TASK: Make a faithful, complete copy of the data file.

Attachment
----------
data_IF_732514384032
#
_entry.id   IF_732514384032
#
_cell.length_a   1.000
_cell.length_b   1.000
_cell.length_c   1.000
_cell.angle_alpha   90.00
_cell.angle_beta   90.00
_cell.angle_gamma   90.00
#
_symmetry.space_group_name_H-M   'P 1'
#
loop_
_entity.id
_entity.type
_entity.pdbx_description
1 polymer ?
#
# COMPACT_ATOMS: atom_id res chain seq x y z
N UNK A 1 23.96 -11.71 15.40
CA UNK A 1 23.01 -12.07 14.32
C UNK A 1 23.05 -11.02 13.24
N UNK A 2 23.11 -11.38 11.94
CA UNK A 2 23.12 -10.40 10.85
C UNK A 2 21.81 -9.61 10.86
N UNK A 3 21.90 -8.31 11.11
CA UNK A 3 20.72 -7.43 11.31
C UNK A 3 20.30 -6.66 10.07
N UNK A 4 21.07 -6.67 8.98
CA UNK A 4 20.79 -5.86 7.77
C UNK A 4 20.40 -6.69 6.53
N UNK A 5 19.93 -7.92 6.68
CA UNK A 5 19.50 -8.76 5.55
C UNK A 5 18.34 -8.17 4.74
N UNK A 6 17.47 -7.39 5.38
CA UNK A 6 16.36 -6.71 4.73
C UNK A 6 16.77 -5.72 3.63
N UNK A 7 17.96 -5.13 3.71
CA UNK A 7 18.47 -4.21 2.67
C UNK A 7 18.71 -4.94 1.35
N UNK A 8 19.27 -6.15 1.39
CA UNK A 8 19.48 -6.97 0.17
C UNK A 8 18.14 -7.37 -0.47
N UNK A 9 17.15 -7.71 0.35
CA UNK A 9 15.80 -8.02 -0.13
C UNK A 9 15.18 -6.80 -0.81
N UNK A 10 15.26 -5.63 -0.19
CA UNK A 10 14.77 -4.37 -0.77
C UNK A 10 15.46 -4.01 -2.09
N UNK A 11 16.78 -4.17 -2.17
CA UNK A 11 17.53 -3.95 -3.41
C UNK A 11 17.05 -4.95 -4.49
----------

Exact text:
data_IF_732514384032
#
_entry.id   IF_732514384032
#
_cell.length_a   1.000
_cell.length_b   1.000
_cell.length_c   1.000
_cell.angle_alpha   90.00
_cell.angle_beta   90.00
_cell.angle_gamma   90.00
#
_symmetry.space_group_name_H-M   'P 1'
#
loop_
_entity.id
_entity.type
_entity.pdbx_description
1 polymer ?
#
# COMPACT_ATOMS: atom_id res chain seq x y z
N UNK A 1 23.96 -11.71 15.40
CA UNK A 1 23.01 -12.07 14.32
C UNK A 1 23.05 -11.02 13.24
N UNK A 2 23.11 -11.38 11.94
CA UNK A 2 23.12 -10.40 10.85
C UNK A 2 21.81 -9.61 10.86
N UNK A 3 21.90 -8.31 11.11
CA UNK A 3 20.72 -7.43 11.31
C UNK A 3 20.30 -6.66 10.07
N UNK A 4 21.07 -6.67 8.98
CA UNK A 4 20.79 -5.86 7.77
C UNK A 4 20.40 -6.69 6.53
N UNK A 5 19.93 -7.92 6.68
CA UNK A 5 19.50 -8.76 5.55
C UNK A 5 18.34 -8.17 4.74
N UNK A 6 17.47 -7.39 5.38
CA UNK A 6 16.36 -6.71 4.73
C UNK A 6 16.77 -5.72 3.63
N UNK A 7 17.96 -5.13 3.71
CA UNK A 7 18.47 -4.21 2.67
C UNK A 7 18.71 -4.94 1.35
N UNK A 8 19.27 -6.15 1.39
CA UNK A 8 19.48 -6.97 0.17
C UNK A 8 18.14 -7.37 -0.47
N UNK A 9 17.15 -7.71 0.35
CA UNK A 9 15.80 -8.02 -0.13
C UNK A 9 15.18 -6.80 -0.81
N UNK A 10 15.26 -5.63 -0.19
CA UNK A 10 14.77 -4.37 -0.77
C UNK A 10 15.46 -4.01 -2.09
N UNK A 11 16.78 -4.17 -2.17
CA UNK A 11 17.53 -3.95 -3.41
C UNK A 11 17.05 -4.95 -4.49